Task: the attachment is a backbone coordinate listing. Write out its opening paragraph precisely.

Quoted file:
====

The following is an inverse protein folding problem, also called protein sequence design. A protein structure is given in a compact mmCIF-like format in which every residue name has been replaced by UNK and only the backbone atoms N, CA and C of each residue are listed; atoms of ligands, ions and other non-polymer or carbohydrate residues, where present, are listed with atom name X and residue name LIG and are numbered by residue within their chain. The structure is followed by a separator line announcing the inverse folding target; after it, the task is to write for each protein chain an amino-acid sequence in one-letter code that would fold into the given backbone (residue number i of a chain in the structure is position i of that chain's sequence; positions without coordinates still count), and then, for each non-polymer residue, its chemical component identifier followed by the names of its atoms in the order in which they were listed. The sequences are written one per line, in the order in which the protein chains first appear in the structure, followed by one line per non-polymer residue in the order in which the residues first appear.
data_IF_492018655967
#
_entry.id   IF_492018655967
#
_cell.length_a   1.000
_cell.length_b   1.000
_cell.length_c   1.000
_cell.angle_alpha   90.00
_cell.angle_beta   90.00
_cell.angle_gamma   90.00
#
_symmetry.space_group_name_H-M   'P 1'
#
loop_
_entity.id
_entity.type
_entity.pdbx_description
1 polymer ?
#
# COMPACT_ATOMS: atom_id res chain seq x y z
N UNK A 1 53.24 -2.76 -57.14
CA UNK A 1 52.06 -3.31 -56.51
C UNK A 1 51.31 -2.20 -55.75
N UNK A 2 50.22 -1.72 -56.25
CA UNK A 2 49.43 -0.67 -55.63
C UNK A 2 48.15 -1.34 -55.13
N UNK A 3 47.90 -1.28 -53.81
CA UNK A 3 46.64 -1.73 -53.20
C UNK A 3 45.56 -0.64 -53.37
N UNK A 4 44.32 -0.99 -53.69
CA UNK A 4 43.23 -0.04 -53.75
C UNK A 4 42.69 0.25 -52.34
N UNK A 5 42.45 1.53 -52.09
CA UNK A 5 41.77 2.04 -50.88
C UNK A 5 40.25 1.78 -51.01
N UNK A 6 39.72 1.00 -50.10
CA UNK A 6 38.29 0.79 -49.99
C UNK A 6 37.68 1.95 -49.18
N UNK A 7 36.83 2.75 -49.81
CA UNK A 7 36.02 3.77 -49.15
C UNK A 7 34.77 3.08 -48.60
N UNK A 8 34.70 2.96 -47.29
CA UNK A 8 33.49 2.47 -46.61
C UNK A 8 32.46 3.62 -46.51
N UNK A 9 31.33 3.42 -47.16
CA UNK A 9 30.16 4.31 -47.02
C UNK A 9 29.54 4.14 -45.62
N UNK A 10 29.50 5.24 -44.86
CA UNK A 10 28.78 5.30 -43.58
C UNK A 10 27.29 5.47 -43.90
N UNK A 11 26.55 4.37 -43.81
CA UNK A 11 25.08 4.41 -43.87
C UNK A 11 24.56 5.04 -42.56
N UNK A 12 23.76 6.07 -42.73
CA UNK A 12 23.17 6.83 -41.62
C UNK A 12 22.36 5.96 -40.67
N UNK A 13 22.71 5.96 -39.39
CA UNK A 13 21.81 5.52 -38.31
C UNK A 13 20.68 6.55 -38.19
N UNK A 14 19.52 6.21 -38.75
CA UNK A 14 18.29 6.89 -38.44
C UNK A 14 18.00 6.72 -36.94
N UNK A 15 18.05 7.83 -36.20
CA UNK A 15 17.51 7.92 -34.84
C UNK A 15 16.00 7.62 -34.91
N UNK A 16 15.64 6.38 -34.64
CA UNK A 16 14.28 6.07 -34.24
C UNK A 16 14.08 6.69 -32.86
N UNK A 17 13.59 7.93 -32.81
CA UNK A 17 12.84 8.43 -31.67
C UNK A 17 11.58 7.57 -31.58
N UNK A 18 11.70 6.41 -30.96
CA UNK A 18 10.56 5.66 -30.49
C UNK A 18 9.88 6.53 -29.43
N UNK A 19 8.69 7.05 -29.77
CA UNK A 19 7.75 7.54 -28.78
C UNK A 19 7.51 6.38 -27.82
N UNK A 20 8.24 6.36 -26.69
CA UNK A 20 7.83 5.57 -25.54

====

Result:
The following is an inverse protein folding problem, also called protein sequence design. A protein structure is given in a compact mmCIF-like format in which every residue name has been replaced by UNK and only the backbone atoms N, CA and C of each residue are listed; atoms of ligands, ions and other non-polymer or carbohydrate residues, where present, are listed with atom name X and residue name LIG and are numbered by residue within their chain. The structure is followed by a separator line announcing the inverse folding target; after it, the task is to write for each protein chain an amino-acid sequence in one-letter code that would fold into the given backbone (residue number i of a chain in the structure is position i of that chain's sequence; positions without coordinates still count), and then, for each non-polymer residue, its chemical component identifier followed by the names of its atoms in the order in which they were listed. The sequences are written one per line, in the order in which the protein chains first appear in the structure, followed by one line per non-polymer residue in the order in which the residues first appear.